The sunlight streams through the slightly chilly breeze and I make my way up the steps through the ornate carved doorway into the church. As I move forward, I notice the dreadlocked ma, dressed in jeans and a T-shirt of doubtful cleanliness, standing just within the portico, outside the door, who grins and says "Morning brother"in a patois tinged tone, as he clasps his hand in front of him in a mock- approximation of what Presidents do, while listening to their peers at a bilateral press conference.
I pause at the doorway to collect the Order of Srvice from a grinning usher and just then hear some commotion at the door behind me. An African family have just arrived and Dreadlocks, my friend is objecting loudly to the teenage son entering the church with as he puts it "his trousers around his ankles". The parents stride ahead pretending they have nothing to do with the boy, and the boy tries to do the same, but Dreads is having none of it, he chases after him, up the aisle, almost into the main body of the church, and finally, the boy, defeated, pulls up his trousers, sparing the congregation the sight of his striped boxers, while his sisters titter and the first bars of the opening hymn ring out.....
News that the londonpaper is to close fills me with a sense of glee, perhaps, now the other free evening paper, London Lite which seemed to have been set up in direct competition to thelondonpaper will also now close and all our train carriages, stations and streets will be the cleaner for it. Besides it will be good to enter a station on the way from work without first having to run the gauntlet of vendors pressing the rival papers insistently on you.... I do feel sad for the vendors, who mostly appeared to be from the Indian sub-continent or African-whether this was a planned recruitment strategy or merely the function of relatively poor pay, I never knew. Now they will have to find new arduous immigrant work in the straitened economic times. I wonder if it will also affect the cleaners as there will be a lot less rubbish to pick up...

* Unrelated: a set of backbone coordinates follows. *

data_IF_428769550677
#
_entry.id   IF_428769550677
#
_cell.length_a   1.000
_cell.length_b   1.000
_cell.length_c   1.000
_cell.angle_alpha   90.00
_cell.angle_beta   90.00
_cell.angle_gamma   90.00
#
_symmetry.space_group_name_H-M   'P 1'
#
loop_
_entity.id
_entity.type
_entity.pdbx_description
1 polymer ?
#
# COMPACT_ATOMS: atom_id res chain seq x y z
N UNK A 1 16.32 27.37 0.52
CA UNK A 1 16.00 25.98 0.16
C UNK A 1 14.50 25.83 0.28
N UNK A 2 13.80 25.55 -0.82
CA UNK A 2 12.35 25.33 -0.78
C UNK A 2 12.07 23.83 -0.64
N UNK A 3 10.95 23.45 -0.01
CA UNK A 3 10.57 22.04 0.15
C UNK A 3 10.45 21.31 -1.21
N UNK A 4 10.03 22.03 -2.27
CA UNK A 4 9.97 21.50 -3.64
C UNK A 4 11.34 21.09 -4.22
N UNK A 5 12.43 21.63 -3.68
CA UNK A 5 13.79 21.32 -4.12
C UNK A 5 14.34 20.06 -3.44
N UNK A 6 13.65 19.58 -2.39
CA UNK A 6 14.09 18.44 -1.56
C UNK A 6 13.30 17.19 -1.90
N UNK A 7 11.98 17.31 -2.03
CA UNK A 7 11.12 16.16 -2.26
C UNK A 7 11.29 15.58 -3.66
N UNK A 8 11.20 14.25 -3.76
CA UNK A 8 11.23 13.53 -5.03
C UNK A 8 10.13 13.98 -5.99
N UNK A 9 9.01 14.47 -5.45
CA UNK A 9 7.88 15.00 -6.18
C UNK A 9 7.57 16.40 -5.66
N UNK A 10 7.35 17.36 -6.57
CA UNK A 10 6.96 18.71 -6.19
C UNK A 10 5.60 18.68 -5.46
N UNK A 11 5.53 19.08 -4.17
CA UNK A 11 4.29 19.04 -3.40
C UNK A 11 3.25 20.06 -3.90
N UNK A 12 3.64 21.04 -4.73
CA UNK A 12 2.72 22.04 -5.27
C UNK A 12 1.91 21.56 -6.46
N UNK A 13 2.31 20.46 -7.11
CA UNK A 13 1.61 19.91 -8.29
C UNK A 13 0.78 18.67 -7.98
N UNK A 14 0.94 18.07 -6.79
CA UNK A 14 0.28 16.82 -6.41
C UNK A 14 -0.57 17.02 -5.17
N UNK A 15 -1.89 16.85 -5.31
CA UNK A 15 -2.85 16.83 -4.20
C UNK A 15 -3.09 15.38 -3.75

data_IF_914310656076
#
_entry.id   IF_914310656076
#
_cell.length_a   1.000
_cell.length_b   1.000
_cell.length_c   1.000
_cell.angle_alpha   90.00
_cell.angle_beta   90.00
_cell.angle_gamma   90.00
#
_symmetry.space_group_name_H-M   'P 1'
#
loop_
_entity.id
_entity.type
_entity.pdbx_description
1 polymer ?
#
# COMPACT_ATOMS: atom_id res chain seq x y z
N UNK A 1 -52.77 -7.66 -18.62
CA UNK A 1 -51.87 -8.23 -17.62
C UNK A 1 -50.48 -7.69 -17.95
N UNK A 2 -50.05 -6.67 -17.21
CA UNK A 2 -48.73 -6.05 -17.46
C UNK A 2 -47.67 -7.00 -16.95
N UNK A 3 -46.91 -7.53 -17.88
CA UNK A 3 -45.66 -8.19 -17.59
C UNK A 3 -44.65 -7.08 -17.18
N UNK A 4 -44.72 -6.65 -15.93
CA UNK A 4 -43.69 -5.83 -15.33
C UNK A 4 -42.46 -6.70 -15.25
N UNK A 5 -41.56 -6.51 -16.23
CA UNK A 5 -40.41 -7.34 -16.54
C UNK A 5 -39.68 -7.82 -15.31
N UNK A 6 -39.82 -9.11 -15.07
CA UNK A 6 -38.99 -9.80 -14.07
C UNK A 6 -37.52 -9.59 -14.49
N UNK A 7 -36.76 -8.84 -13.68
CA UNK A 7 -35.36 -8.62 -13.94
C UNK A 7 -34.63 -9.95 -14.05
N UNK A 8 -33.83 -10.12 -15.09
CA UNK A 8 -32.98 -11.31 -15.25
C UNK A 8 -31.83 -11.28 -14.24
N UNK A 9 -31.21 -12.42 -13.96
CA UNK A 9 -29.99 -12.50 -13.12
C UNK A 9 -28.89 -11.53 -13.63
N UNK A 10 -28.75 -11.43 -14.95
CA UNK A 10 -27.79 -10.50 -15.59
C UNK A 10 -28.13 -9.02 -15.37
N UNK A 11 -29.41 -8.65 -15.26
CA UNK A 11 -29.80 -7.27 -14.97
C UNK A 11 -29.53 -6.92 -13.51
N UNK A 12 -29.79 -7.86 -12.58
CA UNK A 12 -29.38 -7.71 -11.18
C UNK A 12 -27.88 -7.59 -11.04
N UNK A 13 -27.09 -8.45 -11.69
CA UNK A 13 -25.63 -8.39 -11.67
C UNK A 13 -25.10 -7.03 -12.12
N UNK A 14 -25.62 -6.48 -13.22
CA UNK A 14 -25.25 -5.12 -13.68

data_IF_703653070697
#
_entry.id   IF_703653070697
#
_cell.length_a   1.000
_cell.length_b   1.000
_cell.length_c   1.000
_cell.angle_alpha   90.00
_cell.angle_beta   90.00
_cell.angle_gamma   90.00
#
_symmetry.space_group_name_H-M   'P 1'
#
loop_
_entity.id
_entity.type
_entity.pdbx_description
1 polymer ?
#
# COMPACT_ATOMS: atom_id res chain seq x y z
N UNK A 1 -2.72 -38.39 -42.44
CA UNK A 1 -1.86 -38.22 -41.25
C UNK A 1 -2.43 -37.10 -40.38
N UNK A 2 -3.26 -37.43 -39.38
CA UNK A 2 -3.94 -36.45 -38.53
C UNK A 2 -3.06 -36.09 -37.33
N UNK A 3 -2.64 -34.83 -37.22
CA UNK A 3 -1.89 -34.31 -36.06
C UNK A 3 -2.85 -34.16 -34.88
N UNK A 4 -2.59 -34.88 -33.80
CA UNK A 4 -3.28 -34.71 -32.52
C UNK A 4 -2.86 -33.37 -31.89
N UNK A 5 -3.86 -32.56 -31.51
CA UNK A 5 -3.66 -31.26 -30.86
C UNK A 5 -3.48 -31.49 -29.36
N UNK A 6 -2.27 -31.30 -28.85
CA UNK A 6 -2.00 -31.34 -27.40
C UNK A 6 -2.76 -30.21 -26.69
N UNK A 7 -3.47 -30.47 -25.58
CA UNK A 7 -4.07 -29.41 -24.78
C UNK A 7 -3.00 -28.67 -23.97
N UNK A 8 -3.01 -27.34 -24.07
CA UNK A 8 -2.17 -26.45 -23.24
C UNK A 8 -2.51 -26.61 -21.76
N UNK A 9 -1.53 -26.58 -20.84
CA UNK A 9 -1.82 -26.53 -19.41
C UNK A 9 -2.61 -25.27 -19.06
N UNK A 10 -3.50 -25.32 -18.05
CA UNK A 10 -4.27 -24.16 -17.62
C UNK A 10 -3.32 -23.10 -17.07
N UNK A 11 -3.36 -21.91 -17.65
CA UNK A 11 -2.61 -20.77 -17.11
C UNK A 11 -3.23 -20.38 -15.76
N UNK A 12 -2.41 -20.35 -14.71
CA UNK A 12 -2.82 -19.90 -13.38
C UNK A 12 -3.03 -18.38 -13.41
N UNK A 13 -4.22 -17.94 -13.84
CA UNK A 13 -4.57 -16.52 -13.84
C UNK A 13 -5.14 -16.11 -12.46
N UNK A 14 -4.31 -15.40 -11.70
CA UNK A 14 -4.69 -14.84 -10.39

In Nigeria, the ripples from the closure of some of the 5 biggest banks continue. In the Financial Times this morning, I read that the EFCC is now to go after the internal and external auditors of the banks in question. Will this be the Nigerian Enron? Hardly, knowing how my beloved country operates. It will probably all fizzle out in a few weeks, but the reactions, predictably are amusing- there are the usual insinuations about ethnic sentiment on the part of the Central Bank Governor. So he, northern prince of Kano that he is, is for instance, accused of a vendetta against Southern banks. Yet of the 25 banks left standing, only 1 could at best be described as a Northern bank. So isn't it inevitable that the numbers of those culled would reflect this? Then there are the "It is the work of my jealous enemies" group, insisting that they shall be vindicated, seeing as they are holy people. Reading some of the comments on the scoop breaking NEXTwebsite, I reimagine the crash of Lehman Brothers, Northern Rock and co, this time with the bankers insisting divine justfication and their manicured wives holding nightlong prayer and fasting sessions in their plush 5th Avenue apartments....